A Newcastle academic has called sanctions imposed on her by the Chinese government "wholly counter-productive".
Dr Jo Smith Finley is one of nine UK citizens targeted for spreading what China called "lies and disinformation".
The move is in retaliation for measures taken by the UK government over human rights abuses against Uighur Muslims.
Dr Smith Finley, whose work focuses on the minority group, said she had been sanctioned for "having a conscience and standing up for social justice".
"That the Chinese authorities should resort to imposing sanctions on UK politicians, legal chambers and a sole academic is disappointing, depressing and wholly counter-productive," she said.
The others facing sanctions include five MPs and two peers who are among the most vocal critics of China in the UK.
The sanctions include a ban on entering China, Hong Kong and Macau, the freezing of property in China and the prohibition of doing business with Chinese citizens and institutions.
Dr Smith Finley spent a year in Beijing in the late 1980s and said China had "entered my bloodstream".
She later made a series of field trips to Xinjiang, which is home to about 12 million Uighurs.
"Since 2014, I have watched in horror the policy changes that led to an atmosphere of intimidation and terror across China's peripheries, affecting first Tibet and Xinjiang and now also Hong Kong and Inner Mongolia," she said.
"In Xinjiang, the situation has reached crisis point, with many scholars, activists and legal observers concluding that we are seeing the perpetration of crimes against humanity and the beginnings of a slow genocide.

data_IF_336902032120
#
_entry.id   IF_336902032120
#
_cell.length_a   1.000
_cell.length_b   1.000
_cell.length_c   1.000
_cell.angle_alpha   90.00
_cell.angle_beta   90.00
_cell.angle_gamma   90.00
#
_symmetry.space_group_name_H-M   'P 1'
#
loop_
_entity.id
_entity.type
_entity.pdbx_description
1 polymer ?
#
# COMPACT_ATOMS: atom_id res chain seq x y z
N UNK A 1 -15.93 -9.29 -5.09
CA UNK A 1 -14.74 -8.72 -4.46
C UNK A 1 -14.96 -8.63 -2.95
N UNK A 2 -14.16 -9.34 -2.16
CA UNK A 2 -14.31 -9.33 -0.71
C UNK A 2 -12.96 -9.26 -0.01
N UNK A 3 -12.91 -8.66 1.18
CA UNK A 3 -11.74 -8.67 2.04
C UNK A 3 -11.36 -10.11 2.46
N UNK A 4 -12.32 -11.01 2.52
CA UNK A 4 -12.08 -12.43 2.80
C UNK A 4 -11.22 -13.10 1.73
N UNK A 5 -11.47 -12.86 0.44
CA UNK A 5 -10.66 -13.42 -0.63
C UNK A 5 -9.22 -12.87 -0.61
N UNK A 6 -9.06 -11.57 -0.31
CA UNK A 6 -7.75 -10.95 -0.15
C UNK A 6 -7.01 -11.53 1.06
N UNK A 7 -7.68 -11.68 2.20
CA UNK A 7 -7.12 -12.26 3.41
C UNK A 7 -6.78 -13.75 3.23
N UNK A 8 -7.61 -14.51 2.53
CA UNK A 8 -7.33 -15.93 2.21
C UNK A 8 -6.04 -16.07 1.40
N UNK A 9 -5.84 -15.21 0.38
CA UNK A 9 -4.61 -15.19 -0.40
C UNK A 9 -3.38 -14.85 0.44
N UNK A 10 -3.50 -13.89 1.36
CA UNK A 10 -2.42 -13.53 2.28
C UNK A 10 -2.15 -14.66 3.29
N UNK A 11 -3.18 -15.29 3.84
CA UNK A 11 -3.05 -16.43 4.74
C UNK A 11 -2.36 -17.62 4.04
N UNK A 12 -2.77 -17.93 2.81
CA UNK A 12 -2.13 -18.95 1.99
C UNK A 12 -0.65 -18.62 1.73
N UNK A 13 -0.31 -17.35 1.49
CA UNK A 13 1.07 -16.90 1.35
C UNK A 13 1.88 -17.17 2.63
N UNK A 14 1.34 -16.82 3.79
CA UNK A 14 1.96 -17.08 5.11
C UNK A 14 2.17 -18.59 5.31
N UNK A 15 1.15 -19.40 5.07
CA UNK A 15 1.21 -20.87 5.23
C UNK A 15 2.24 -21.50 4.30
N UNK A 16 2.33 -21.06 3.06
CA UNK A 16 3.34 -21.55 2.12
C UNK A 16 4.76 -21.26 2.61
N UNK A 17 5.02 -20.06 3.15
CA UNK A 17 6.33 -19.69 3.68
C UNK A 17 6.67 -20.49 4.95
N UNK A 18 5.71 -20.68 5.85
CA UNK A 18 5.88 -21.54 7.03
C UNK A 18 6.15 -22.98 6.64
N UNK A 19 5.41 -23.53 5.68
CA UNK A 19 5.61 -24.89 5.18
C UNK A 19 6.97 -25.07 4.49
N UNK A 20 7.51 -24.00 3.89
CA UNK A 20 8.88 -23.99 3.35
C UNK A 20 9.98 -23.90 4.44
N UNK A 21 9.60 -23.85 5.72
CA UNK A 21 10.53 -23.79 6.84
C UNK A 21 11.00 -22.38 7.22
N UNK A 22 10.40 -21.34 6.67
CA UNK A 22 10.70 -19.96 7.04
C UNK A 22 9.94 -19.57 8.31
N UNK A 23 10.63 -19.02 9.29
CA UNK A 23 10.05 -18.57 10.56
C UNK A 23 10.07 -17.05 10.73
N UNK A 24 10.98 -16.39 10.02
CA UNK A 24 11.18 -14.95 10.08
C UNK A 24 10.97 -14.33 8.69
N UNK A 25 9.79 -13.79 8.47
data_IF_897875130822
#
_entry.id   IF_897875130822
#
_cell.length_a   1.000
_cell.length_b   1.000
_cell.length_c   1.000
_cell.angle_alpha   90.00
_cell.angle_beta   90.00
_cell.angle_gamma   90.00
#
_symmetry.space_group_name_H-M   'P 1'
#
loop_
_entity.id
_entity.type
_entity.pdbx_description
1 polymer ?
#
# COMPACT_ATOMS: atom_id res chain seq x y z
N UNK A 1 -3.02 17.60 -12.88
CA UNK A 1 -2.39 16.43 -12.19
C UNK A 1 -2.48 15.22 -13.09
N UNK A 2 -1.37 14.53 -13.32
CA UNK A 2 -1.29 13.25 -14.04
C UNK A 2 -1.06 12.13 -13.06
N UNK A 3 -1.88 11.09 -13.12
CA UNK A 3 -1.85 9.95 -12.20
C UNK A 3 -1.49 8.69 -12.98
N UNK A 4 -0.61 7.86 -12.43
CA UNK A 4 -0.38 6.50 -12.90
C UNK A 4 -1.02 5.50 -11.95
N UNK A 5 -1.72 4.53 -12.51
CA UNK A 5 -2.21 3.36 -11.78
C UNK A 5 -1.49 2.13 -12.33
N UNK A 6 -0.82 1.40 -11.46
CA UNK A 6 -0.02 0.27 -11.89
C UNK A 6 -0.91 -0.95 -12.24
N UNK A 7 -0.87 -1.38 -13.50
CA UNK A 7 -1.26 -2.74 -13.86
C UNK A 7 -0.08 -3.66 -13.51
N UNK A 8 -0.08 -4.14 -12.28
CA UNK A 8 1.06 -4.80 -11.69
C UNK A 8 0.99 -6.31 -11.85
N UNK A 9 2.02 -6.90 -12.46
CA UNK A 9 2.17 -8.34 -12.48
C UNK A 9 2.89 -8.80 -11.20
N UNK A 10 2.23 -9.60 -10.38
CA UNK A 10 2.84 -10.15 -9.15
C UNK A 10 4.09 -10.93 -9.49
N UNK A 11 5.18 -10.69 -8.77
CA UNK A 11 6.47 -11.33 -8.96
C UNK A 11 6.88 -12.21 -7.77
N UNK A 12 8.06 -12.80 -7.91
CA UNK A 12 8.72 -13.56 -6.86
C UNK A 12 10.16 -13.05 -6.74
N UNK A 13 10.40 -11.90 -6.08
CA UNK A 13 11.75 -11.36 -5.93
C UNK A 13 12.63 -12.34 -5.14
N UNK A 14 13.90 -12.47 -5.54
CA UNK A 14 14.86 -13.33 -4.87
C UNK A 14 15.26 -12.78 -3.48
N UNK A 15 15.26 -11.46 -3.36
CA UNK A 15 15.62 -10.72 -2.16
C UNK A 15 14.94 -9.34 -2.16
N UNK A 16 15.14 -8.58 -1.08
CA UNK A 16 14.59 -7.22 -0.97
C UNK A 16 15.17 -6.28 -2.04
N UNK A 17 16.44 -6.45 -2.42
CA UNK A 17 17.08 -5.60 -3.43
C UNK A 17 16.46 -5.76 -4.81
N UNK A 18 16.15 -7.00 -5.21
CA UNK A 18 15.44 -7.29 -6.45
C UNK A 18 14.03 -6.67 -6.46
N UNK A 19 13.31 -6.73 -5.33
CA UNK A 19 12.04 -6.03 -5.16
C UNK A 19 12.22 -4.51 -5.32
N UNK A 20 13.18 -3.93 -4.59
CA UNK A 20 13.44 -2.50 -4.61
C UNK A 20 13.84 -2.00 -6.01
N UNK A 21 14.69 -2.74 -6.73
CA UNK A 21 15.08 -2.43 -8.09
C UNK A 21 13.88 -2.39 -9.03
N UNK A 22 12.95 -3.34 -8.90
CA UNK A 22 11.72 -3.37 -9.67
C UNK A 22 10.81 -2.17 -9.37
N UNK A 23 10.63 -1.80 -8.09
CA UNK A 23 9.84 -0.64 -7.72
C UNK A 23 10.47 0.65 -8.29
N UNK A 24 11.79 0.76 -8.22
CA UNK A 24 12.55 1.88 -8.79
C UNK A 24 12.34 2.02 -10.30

"I have no regrets for speaking out and I will not be silenced."
Newcastle University said it fully supported Dr Smith Finley in her work.
One of her roles at the university involves managing student exchange programmes in China, preparing "successive student cohorts for their immersion in Chinese culture".
"When China applies political sanctions to me, it thus stands to lose an erstwhile ally," Dr Smith Finley said.
The Chinese government said it had retaliated over measures taken by the UK government, including travel bans and asset freezes targeting senior officials in Xinjiang who have been accused of serious human rights violations against Uighur Muslims.
Hua Chunying, from the Chinese foreign ministry, told a press briefing China was forced to act "in self-defence" in response to UK sanctions "based on lies".
A spokesman from the Chinese embassy in London criticised the UK's use of sanctions adding that China "never provokes confrontation", but if others do "we are ready to keep them company".